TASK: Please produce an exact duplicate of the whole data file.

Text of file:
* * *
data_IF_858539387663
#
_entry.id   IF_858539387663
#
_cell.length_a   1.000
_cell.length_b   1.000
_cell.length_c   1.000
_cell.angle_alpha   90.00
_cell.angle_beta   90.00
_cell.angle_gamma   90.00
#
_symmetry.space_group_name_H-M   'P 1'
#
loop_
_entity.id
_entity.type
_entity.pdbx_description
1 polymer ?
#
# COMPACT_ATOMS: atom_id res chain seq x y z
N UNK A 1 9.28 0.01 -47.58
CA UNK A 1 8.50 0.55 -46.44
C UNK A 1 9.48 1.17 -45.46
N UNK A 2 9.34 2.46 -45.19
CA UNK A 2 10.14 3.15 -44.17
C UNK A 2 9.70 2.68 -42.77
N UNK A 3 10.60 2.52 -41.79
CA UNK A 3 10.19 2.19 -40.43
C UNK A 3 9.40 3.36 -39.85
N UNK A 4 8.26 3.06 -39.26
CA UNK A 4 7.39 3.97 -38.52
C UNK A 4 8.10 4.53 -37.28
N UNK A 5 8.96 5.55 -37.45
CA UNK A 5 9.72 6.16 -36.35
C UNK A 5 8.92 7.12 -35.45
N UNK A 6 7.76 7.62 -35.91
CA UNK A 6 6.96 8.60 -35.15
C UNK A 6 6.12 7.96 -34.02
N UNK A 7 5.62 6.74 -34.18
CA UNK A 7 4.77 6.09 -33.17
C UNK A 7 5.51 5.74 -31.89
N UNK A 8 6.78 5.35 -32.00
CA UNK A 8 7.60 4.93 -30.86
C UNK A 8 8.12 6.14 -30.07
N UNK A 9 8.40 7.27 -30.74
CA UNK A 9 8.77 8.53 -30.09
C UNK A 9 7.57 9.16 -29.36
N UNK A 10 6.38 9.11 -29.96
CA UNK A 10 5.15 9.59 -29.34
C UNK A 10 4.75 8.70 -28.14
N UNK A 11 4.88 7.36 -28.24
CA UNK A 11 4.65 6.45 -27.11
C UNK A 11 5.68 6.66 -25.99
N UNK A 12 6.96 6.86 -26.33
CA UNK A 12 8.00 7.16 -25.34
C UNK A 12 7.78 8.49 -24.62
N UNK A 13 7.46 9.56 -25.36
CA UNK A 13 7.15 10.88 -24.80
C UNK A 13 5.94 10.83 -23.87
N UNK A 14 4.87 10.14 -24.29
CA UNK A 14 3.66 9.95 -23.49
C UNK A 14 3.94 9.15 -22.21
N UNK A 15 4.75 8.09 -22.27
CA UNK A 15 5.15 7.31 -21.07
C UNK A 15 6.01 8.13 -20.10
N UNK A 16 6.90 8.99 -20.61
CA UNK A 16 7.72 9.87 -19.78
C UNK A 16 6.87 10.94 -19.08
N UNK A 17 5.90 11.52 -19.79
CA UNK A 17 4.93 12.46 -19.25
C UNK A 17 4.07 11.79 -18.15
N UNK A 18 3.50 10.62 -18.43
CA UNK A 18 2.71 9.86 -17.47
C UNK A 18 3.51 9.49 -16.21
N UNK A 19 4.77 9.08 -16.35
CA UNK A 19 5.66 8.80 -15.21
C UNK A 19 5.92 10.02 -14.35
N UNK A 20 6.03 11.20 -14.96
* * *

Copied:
data_IF_858539387663
#
_entry.id   IF_858539387663
#
_cell.length_a   1.000
_cell.length_b   1.000
_cell.length_c   1.000
_cell.angle_alpha   90.00
_cell.angle_beta   90.00
_cell.angle_gamma   90.00
#
_symmetry.space_group_name_H-M   'P 1'
#
loop_
_entity.id
_entity.type
_entity.pdbx_description
1 polymer ?
#
# COMPACT_ATOMS: atom_id res chain seq x y z
N UNK A 1 9.28 0.01 -47.58
CA UNK A 1 8.50 0.55 -46.44
C UNK A 1 9.48 1.17 -45.46
N UNK A 2 9.34 2.46 -45.19
CA UNK A 2 10.14 3.15 -44.17
C UNK A 2 9.70 2.68 -42.77
N UNK A 3 10.60 2.52 -41.79
CA UNK A 3 10.19 2.19 -40.43
C UNK A 3 9.40 3.36 -39.85
N UNK A 4 8.26 3.06 -39.26
CA UNK A 4 7.39 3.97 -38.52
C UNK A 4 8.10 4.53 -37.28
N UNK A 5 8.96 5.55 -37.45
CA UNK A 5 9.72 6.16 -36.35
C UNK A 5 8.92 7.12 -35.45
N UNK A 6 7.76 7.62 -35.91
CA UNK A 6 6.96 8.60 -35.15
C UNK A 6 6.12 7.96 -34.02
N UNK A 7 5.62 6.74 -34.18
CA UNK A 7 4.77 6.09 -33.17
C UNK A 7 5.51 5.74 -31.89
N UNK A 8 6.78 5.35 -32.00
CA UNK A 8 7.60 4.93 -30.86
C UNK A 8 8.12 6.14 -30.07
N UNK A 9 8.40 7.27 -30.74
CA UNK A 9 8.77 8.53 -30.09
C UNK A 9 7.57 9.16 -29.36
N UNK A 10 6.38 9.11 -29.96
CA UNK A 10 5.15 9.59 -29.34
C UNK A 10 4.75 8.70 -28.14
N UNK A 11 4.88 7.36 -28.24
CA UNK A 11 4.65 6.45 -27.11
C UNK A 11 5.68 6.66 -25.99
N UNK A 12 6.96 6.86 -26.33
CA UNK A 12 8.00 7.16 -25.34
C UNK A 12 7.78 8.49 -24.62
N UNK A 13 7.46 9.56 -25.36
CA UNK A 13 7.15 10.88 -24.80
C UNK A 13 5.94 10.83 -23.87
N UNK A 14 4.87 10.14 -24.29
CA UNK A 14 3.66 9.95 -23.49
C UNK A 14 3.94 9.15 -22.21
N UNK A 15 4.75 8.09 -22.27
CA UNK A 15 5.15 7.31 -21.07
C UNK A 15 6.01 8.13 -20.10
N UNK A 16 6.90 8.99 -20.61
CA UNK A 16 7.72 9.87 -19.78
C UNK A 16 6.87 10.94 -19.08
N UNK A 17 5.90 11.52 -19.79
CA UNK A 17 4.93 12.46 -19.25
C UNK A 17 4.07 11.79 -18.15
N UNK A 18 3.50 10.62 -18.43
CA UNK A 18 2.71 9.86 -17.47
C UNK A 18 3.51 9.49 -16.21
N UNK A 19 4.77 9.08 -16.35
CA UNK A 19 5.66 8.80 -15.21
C UNK A 19 5.92 10.02 -14.35
N UNK A 20 6.03 11.20 -14.96